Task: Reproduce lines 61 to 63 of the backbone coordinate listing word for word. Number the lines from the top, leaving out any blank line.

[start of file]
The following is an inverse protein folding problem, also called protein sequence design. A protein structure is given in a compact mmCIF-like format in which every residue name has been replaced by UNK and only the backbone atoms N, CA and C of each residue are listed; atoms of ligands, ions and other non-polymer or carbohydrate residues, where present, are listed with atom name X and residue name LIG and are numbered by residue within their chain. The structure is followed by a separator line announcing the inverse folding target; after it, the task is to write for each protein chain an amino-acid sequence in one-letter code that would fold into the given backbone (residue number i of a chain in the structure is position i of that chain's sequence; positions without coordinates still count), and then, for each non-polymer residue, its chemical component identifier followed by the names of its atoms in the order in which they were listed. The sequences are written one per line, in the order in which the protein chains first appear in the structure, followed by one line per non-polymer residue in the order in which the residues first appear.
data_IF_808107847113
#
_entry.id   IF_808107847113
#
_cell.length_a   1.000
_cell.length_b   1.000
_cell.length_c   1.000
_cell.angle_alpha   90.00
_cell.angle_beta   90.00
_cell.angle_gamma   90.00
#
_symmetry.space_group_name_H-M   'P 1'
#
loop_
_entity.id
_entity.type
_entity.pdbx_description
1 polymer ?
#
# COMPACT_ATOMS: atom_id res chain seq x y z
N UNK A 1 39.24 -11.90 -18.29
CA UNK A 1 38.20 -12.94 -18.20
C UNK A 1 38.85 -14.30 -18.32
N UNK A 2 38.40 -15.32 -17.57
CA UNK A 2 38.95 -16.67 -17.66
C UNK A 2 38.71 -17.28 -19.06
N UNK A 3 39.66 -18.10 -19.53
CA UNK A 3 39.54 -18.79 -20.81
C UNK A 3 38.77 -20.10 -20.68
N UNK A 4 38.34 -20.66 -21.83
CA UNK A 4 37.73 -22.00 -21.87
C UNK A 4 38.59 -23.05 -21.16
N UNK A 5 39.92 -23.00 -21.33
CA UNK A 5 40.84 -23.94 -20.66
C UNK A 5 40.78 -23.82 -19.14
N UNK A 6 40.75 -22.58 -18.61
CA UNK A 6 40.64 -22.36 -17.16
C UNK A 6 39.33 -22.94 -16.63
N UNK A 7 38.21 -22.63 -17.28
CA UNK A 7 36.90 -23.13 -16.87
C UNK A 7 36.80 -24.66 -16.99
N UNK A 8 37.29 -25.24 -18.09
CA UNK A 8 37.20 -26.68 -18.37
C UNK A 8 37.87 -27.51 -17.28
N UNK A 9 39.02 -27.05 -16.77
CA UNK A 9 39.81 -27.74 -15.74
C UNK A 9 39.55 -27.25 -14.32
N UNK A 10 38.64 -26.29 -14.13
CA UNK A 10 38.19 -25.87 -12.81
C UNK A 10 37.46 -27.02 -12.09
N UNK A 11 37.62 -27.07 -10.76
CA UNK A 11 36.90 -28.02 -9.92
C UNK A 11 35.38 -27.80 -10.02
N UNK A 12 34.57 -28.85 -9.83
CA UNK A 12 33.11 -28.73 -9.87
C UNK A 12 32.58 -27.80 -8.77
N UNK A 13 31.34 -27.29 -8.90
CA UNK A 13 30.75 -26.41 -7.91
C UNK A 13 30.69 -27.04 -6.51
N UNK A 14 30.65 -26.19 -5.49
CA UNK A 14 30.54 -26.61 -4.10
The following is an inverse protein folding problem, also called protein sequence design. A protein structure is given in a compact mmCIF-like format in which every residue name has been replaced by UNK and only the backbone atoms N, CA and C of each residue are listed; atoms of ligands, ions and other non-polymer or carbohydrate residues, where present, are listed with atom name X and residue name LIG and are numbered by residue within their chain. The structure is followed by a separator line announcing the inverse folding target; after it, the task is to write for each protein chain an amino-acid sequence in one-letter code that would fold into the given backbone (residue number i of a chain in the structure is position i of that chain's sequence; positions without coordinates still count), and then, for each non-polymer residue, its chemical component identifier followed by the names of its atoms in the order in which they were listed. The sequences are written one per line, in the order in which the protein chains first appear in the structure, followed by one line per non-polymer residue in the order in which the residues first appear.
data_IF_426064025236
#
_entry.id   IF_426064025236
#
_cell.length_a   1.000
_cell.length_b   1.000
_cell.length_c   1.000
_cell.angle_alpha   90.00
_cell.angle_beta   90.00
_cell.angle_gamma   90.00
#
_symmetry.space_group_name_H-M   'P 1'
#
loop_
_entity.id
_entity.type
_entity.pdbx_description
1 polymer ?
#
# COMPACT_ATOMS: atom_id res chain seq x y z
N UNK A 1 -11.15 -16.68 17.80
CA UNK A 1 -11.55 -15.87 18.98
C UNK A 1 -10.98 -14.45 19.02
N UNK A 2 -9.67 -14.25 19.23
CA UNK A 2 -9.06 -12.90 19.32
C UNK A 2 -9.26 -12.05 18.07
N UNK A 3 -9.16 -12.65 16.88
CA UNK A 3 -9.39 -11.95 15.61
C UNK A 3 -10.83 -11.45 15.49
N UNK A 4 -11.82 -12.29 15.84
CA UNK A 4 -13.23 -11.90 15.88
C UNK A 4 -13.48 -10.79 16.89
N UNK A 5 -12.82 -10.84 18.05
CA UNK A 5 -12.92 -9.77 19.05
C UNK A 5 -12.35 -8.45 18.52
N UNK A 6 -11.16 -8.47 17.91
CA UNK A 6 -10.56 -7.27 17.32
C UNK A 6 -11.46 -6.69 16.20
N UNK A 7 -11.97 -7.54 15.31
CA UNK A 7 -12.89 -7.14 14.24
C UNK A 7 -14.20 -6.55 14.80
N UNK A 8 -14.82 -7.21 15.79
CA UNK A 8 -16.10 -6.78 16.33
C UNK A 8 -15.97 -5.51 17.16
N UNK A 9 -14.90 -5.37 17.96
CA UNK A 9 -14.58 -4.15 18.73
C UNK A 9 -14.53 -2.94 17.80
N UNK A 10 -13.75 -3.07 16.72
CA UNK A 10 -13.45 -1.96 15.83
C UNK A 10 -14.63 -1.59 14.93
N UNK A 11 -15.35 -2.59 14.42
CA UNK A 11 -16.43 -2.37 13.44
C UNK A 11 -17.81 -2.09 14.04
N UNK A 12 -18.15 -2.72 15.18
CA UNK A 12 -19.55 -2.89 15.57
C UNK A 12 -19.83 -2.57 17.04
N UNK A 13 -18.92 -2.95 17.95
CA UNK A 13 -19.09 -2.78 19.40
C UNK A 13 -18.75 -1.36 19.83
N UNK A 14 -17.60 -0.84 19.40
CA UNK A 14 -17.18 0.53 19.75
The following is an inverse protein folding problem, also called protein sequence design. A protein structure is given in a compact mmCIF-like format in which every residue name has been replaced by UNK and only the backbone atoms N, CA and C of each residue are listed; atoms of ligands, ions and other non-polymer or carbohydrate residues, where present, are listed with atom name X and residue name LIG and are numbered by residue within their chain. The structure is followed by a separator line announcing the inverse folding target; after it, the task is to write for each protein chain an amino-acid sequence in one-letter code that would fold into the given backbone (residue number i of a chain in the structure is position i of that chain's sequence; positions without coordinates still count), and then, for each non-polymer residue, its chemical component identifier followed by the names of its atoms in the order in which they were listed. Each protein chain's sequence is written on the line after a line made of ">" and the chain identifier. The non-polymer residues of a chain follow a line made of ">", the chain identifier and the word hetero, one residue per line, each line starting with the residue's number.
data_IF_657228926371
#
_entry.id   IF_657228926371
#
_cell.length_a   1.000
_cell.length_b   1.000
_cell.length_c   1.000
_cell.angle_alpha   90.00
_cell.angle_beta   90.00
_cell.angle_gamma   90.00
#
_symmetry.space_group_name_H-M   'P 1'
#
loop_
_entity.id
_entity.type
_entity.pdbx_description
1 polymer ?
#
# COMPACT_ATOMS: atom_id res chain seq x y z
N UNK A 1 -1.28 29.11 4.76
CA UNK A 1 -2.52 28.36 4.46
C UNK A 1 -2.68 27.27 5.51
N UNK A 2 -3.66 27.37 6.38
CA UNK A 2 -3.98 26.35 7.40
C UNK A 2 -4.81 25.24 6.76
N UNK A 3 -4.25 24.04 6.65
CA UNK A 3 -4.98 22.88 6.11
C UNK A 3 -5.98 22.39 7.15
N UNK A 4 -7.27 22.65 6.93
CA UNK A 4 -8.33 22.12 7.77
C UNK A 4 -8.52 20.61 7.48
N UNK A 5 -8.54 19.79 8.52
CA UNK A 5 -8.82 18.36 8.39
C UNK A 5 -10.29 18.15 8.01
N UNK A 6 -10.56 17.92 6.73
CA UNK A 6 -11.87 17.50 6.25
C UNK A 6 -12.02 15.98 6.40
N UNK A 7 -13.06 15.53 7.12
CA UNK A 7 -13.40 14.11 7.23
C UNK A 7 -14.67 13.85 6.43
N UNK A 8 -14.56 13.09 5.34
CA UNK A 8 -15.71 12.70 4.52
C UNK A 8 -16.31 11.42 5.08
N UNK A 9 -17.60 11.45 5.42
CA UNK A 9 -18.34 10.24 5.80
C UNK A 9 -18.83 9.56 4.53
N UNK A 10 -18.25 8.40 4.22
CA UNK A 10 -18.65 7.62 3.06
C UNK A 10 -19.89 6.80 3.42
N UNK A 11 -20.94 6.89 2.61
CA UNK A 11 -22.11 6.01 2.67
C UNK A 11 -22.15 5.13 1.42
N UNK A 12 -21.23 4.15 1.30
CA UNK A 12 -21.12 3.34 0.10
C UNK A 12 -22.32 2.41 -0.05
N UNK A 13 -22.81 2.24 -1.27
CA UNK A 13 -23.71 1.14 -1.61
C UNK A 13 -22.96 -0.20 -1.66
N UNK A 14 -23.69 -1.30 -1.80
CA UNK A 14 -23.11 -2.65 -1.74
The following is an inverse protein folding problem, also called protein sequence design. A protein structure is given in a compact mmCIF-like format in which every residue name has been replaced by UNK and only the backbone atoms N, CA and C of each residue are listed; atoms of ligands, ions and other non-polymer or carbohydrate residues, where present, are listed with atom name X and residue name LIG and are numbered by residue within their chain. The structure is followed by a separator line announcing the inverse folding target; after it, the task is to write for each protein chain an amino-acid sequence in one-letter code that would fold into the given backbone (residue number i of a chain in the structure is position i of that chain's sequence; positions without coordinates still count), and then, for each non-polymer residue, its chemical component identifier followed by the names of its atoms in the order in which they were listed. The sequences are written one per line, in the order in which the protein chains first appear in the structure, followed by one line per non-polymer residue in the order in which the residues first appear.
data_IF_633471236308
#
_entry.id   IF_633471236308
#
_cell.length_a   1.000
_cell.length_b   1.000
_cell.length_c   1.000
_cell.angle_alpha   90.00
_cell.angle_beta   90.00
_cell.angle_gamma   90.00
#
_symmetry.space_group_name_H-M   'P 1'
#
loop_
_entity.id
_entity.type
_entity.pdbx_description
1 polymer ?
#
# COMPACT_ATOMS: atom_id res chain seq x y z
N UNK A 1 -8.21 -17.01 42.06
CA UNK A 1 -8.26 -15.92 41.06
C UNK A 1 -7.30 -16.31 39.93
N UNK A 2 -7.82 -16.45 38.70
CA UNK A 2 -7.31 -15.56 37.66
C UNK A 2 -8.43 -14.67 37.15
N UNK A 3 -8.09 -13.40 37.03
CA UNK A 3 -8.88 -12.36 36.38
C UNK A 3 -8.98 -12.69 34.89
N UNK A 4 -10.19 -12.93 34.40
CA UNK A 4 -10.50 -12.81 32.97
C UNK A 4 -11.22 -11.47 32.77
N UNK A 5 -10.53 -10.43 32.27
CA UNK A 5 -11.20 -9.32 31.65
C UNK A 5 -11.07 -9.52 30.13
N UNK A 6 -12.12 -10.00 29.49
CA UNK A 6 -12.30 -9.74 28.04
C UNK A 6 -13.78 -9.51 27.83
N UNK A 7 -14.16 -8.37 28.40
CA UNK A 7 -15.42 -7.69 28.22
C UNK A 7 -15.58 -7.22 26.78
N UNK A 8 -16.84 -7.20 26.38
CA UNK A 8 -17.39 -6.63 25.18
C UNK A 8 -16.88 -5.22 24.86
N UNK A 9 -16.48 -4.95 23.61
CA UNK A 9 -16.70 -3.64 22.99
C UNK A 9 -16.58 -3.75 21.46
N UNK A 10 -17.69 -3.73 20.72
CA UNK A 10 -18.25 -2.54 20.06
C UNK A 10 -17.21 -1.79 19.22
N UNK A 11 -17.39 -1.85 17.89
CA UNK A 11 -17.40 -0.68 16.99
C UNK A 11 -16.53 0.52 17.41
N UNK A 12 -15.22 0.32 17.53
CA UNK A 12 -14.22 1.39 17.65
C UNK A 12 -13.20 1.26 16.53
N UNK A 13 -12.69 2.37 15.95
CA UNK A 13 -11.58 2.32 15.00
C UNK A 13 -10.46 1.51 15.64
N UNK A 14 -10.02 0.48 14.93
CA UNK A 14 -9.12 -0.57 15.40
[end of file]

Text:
N UNK A 14 30.65 -26.19 -5.49
CA UNK A 14 30.54 -26.61 -4.10
The following is an inverse protein folding problem, also called protein sequence design. A protein structure is given in a compact mmCIF-like format in which every residue name has been replaced by UNK and only the backbone atoms N, CA and C of each residue are listed; atoms of ligands, ions and other non-polymer or carbohydrate residues, where present, are listed with atom name X and residue name LIG and are numbered by residue within their chain. The structure is followed by a separator line announcing the inverse folding target; after it, the task is to write for each protein chain an amino-acid sequence in one-letter code that would fold into the given backbone (residue number i of a chain in the structure is position i of that chain's sequence; positions without coordinates still count), and then, for each non-polymer residue, its chemical component identifier followed by the names of its atoms in the order in which they were listed. The sequences are written one per line, in the order in which the protein chains first appear in the structure, followed by one line per non-polymer residue in the order in which the residues first appear.